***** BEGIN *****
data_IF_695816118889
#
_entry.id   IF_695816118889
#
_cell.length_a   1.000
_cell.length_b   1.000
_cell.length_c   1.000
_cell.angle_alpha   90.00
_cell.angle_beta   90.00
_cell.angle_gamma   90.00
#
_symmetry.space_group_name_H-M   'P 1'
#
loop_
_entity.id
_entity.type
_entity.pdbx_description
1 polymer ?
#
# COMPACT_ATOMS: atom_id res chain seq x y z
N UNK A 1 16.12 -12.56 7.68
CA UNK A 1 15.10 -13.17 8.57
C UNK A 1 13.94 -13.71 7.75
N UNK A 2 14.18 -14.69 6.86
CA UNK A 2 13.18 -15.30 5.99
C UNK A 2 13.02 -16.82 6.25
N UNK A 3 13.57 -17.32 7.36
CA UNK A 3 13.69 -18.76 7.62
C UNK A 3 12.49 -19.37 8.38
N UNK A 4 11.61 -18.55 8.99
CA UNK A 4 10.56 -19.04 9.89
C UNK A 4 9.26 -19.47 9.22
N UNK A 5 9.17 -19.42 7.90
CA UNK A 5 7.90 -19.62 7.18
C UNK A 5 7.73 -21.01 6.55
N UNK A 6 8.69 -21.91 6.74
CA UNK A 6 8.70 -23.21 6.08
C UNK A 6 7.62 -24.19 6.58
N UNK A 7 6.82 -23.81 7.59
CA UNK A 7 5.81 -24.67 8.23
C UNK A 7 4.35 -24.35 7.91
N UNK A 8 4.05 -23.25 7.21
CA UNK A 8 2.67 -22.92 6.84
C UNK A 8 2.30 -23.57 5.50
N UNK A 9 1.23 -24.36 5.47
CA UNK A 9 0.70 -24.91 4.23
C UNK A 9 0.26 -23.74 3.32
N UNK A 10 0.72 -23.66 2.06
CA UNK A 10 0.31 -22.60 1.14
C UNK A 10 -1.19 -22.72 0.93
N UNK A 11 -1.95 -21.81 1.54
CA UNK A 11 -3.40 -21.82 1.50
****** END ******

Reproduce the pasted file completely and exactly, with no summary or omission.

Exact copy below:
data_IF_695816118889
#
_entry.id   IF_695816118889
#
_cell.length_a   1.000
_cell.length_b   1.000
_cell.length_c   1.000
_cell.angle_alpha   90.00
_cell.angle_beta   90.00
_cell.angle_gamma   90.00
#
_symmetry.space_group_name_H-M   'P 1'
#
loop_
_entity.id
_entity.type
_entity.pdbx_description
1 polymer ?
#
# COMPACT_ATOMS: atom_id res chain seq x y z
N UNK A 1 16.12 -12.56 7.68
CA UNK A 1 15.10 -13.17 8.57
C UNK A 1 13.94 -13.71 7.75
N UNK A 2 14.18 -14.69 6.86
CA UNK A 2 13.18 -15.30 5.99
C UNK A 2 13.02 -16.82 6.25
N UNK A 3 13.57 -17.32 7.36
CA UNK A 3 13.69 -18.76 7.62
C UNK A 3 12.49 -19.37 8.38
N UNK A 4 11.61 -18.55 8.99
CA UNK A 4 10.56 -19.04 9.89
C UNK A 4 9.26 -19.47 9.22
N UNK A 5 9.17 -19.42 7.90
CA UNK A 5 7.90 -19.62 7.18
C UNK A 5 7.73 -21.01 6.55
N UNK A 6 8.69 -21.91 6.74
CA UNK A 6 8.70 -23.21 6.08
C UNK A 6 7.62 -24.19 6.58
N UNK A 7 6.82 -23.81 7.59
CA UNK A 7 5.81 -24.67 8.23
C UNK A 7 4.35 -24.35 7.91
N UNK A 8 4.05 -23.25 7.21
CA UNK A 8 2.67 -22.92 6.84
C UNK A 8 2.30 -23.57 5.50
N UNK A 9 1.23 -24.36 5.47
CA UNK A 9 0.70 -24.91 4.23
C UNK A 9 0.26 -23.74 3.32
N UNK A 10 0.72 -23.66 2.06
CA UNK A 10 0.31 -22.60 1.14
C UNK A 10 -1.19 -22.72 0.93
N UNK A 11 -1.95 -21.81 1.54
CA UNK A 11 -3.40 -21.82 1.50